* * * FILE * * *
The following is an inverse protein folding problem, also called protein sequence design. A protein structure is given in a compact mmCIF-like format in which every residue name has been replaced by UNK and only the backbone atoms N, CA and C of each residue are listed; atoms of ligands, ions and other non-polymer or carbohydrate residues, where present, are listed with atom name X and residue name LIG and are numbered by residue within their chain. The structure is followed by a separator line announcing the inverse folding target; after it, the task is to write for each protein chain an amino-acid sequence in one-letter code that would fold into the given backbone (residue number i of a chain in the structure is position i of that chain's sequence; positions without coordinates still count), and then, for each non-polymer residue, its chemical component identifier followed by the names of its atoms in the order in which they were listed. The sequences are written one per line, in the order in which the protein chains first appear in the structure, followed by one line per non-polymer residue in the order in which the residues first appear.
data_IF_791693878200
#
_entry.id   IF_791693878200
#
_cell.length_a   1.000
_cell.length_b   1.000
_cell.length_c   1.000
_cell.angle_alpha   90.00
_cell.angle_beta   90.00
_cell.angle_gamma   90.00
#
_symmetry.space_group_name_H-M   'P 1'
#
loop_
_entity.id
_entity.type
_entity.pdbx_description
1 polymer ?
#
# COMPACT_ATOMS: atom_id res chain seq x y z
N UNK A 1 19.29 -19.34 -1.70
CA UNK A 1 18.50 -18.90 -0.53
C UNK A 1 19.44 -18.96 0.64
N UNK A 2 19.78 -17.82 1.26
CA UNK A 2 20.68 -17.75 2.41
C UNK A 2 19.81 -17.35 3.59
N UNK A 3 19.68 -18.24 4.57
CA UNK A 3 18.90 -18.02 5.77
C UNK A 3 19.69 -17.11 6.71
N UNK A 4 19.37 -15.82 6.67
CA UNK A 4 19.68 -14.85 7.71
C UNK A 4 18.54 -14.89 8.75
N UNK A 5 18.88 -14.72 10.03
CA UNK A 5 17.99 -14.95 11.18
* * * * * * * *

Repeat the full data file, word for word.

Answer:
The following is an inverse protein folding problem, also called protein sequence design. A protein structure is given in a compact mmCIF-like format in which every residue name has been replaced by UNK and only the backbone atoms N, CA and C of each residue are listed; atoms of ligands, ions and other non-polymer or carbohydrate residues, where present, are listed with atom name X and residue name LIG and are numbered by residue within their chain. The structure is followed by a separator line announcing the inverse folding target; after it, the task is to write for each protein chain an amino-acid sequence in one-letter code that would fold into the given backbone (residue number i of a chain in the structure is position i of that chain's sequence; positions without coordinates still count), and then, for each non-polymer residue, its chemical component identifier followed by the names of its atoms in the order in which they were listed. The sequences are written one per line, in the order in which the protein chains first appear in the structure, followed by one line per non-polymer residue in the order in which the residues first appear.
data_IF_791693878200
#
_entry.id   IF_791693878200
#
_cell.length_a   1.000
_cell.length_b   1.000
_cell.length_c   1.000
_cell.angle_alpha   90.00
_cell.angle_beta   90.00
_cell.angle_gamma   90.00
#
_symmetry.space_group_name_H-M   'P 1'
#
loop_
_entity.id
_entity.type
_entity.pdbx_description
1 polymer ?
#
# COMPACT_ATOMS: atom_id res chain seq x y z
N UNK A 1 19.29 -19.34 -1.70
CA UNK A 1 18.50 -18.90 -0.53
C UNK A 1 19.44 -18.96 0.64
N UNK A 2 19.78 -17.82 1.26
CA UNK A 2 20.68 -17.75 2.41
C UNK A 2 19.81 -17.35 3.59
N UNK A 3 19.68 -18.24 4.57
CA UNK A 3 18.90 -18.02 5.77
C UNK A 3 19.69 -17.11 6.71
N UNK A 4 19.37 -15.82 6.67
CA UNK A 4 19.68 -14.85 7.71
C UNK A 4 18.54 -14.89 8.75
N UNK A 5 18.88 -14.72 10.03
CA UNK A 5 17.99 -14.95 11.18